Benign Breast Lumps
Often Not Cancer Omen
Most women with breast lumps or other abnormalities that turn out to be non-cancerous do not face a substantially greater risk of developing breast cancer later, especially if they have little family history of the disease, a study found.
However, certain "benign" growths are not so harmless and may be precursors to cancer, it also found.
Women with these may want to consider surgery or tamoxifen to lower their risk, doctors say.
The study was one of the largest to look at cancer risk according to the types of benign growths women had.
It involved 9,087 women who underwent biopsies from 1967 to 1991 at the Mayo Clinic, and the findings were reported in today's New England Journal of Medicine.
More than 1 million American women each year receive diagnoses of benign breast abnormalities.
In the study, led by Lynn Hartmann, 707 out of 9,087 women with the conditions developed cancer, typically about a decade later. Their risk varied according to the type of condition, their age, family history and other factors.
Lipitor May Raise Risk
Of Stroke in Diabetics
The cholesterol-lowering drug Lipitor does not help severely ill diabetics and may even raise their risk of a stroke, a study found.
Patients taking Lipitor, which is in the statin class of drugs, were twice as likely to die of a stroke in the study, the first major test of statins in diabetics who need dialysis.
The results are surprising because previous research showed Lipitor helped less severely ill diabetics.
The study was funded by Lipitor's maker, Pfizer Inc., and involved 1,255 Europeans with Type 2 diabetes, in which the body cannot properly use insulin. The findings were reported in today's New England Journal of Medicine.
Robert Stanton, chief of kidney diseases at Joslin Diabetes Center in Boston, who was not involved in the study, said it may be too late to start diabetics on statins once their kidneys have failed.
Newfound Obesity Link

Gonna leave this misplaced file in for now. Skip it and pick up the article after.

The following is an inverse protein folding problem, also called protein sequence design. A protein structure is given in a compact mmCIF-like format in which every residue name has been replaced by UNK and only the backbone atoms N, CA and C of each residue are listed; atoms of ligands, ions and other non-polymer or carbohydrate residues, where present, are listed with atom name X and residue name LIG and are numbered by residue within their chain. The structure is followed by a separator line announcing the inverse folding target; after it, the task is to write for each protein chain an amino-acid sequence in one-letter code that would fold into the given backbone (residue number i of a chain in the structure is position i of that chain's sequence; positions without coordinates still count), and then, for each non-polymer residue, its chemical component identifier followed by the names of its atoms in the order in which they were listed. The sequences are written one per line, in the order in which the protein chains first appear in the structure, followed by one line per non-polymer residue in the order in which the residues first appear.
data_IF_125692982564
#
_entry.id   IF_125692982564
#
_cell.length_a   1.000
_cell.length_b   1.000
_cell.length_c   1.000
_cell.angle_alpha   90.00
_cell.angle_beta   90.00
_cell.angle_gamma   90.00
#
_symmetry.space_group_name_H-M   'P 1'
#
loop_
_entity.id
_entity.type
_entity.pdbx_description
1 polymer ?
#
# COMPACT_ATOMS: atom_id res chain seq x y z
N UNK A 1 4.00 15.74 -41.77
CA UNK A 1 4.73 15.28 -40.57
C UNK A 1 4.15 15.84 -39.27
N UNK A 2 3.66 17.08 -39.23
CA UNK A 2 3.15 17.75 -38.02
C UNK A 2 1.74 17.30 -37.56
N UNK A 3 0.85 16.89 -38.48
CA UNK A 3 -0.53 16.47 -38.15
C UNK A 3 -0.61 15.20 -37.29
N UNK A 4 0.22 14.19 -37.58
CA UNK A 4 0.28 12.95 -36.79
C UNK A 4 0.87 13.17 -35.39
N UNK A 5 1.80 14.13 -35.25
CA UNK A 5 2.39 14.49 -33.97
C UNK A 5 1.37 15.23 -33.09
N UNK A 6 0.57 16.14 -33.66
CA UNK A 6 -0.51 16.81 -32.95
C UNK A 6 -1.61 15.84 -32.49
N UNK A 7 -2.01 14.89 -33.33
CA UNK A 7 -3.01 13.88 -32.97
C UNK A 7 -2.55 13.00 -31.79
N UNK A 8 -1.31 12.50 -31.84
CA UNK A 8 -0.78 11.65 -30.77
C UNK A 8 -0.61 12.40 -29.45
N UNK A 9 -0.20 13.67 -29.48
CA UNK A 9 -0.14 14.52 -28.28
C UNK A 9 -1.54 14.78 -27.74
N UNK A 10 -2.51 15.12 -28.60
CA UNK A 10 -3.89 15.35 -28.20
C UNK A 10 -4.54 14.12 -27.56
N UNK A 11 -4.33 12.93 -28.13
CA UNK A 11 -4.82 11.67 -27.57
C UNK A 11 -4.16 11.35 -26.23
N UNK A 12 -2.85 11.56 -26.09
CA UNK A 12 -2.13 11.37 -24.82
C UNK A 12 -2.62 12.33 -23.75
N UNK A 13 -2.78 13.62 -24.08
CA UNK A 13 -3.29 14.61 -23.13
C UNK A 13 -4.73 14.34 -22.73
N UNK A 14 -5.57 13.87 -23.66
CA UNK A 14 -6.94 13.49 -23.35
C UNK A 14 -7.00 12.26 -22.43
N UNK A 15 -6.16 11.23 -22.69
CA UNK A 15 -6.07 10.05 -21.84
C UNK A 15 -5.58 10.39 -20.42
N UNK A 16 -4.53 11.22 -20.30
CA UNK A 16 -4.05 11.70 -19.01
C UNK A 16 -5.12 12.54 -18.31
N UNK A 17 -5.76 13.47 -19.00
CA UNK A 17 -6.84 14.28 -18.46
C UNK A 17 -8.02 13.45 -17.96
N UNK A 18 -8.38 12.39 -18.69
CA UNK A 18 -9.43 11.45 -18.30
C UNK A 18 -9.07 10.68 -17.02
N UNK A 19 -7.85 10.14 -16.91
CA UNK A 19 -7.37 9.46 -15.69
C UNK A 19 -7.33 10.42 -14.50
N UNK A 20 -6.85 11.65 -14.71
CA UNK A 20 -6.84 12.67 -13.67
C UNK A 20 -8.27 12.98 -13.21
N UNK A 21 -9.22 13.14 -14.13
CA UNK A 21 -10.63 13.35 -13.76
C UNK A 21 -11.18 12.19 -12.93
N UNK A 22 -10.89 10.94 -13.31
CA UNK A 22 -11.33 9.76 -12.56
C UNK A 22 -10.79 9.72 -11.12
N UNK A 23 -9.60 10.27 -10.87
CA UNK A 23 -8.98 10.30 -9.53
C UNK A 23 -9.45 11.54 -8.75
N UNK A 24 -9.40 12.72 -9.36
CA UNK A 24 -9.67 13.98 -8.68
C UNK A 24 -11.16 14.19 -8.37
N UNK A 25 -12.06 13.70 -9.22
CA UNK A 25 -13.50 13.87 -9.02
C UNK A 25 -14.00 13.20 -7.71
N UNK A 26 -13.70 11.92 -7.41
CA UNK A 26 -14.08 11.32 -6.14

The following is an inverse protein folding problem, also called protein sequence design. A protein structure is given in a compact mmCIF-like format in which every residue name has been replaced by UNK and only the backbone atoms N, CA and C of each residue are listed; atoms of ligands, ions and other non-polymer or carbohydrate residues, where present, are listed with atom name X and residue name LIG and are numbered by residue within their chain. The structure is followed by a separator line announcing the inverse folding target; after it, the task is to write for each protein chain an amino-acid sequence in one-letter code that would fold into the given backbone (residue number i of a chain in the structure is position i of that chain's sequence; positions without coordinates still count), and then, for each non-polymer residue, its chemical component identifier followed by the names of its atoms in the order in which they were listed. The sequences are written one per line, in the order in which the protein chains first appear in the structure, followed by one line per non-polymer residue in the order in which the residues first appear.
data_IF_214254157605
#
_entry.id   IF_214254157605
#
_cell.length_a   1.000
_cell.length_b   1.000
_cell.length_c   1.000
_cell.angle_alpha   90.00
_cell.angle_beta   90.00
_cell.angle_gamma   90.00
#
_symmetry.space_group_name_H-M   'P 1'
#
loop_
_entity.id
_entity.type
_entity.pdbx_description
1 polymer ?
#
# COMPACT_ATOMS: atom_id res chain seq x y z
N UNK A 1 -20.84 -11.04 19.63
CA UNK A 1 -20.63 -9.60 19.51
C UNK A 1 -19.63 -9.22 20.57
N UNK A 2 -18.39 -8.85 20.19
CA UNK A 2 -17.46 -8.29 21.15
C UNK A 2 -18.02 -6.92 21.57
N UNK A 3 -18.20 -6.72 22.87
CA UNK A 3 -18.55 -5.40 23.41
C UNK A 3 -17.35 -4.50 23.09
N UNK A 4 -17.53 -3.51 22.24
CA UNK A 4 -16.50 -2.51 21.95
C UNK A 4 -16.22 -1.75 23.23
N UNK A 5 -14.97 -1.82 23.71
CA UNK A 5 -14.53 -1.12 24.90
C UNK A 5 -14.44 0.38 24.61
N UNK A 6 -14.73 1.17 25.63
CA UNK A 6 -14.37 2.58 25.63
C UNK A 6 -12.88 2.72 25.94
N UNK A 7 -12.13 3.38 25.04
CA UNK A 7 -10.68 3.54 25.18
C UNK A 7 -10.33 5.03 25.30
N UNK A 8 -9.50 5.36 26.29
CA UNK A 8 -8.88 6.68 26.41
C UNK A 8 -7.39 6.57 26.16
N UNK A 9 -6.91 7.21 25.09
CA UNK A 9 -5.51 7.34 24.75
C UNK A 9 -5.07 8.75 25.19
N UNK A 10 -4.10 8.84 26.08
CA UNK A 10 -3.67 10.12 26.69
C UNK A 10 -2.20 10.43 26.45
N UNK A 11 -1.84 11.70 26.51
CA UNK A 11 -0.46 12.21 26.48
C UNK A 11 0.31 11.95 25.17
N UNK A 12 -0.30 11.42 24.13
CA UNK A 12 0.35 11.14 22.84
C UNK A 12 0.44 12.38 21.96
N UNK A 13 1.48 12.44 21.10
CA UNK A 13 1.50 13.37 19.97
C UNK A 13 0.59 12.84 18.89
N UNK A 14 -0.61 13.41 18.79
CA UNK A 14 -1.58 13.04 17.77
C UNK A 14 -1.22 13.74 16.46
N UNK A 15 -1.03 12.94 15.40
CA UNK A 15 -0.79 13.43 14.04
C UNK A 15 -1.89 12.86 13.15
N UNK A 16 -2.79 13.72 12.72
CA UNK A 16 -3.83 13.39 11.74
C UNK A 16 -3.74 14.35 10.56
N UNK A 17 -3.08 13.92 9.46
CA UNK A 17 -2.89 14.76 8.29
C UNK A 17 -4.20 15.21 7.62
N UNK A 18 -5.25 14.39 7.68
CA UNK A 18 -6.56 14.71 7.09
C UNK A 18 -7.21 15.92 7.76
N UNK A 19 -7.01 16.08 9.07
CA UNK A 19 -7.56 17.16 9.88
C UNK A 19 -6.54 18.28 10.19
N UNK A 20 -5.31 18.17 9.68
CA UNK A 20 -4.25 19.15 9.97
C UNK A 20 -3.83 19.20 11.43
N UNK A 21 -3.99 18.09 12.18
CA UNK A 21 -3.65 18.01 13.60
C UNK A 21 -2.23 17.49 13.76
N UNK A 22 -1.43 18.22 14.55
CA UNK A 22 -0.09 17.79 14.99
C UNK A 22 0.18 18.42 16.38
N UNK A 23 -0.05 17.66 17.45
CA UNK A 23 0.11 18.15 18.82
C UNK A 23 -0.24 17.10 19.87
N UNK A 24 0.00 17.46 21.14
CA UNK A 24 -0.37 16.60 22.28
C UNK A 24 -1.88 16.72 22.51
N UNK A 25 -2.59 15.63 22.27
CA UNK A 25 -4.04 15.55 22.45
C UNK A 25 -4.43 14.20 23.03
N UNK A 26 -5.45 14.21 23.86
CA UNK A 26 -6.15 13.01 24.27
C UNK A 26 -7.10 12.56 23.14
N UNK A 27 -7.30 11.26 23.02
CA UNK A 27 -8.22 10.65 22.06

May Aid Diabetes Fight
Scientists have discovered a molecular link between obesity and Type 2 diabetes. It may be a potential target for new drugs.
The researchers found that a protein released by fat tissue in mice causes insulin resistance, a primary risk factor for diabetes. Elevated levels of the protein had previously been detected in patients with diabetes.
Type 2 diabetes is caused by an inability to make enough insulin or properly use it.
The scientists found the protein, called retinol binding protein (RBP4), by studying mice that had been genetically engineered to over- or under-produce another protein linked to insulin resistance, they reported in the journal Nature. The team, led by Barbara Kahn of Beth Israel Deaconess Medical Center in Boston, showed that raising levels of RBP4 increased insulin resistance.
Maker of Flu Vaccine
Won't Ship Outside U.S.
Troubled flu vaccine maker Chiron Corp. said yesterday that it will not be able to supply vaccine outside the United States next winter, days after reporting it would slash production because of potential contamination at a German plant.
Chiron said it will not be able to make the Begrivac flu vaccine, which is sold in non-U.S. markets, after saying last week that it would cut production by two-thirds.
Last year, Chiron was unable to supply flu vaccine in the United States after regulators found contamination at its plant in Liverpool, England.
-- From News Services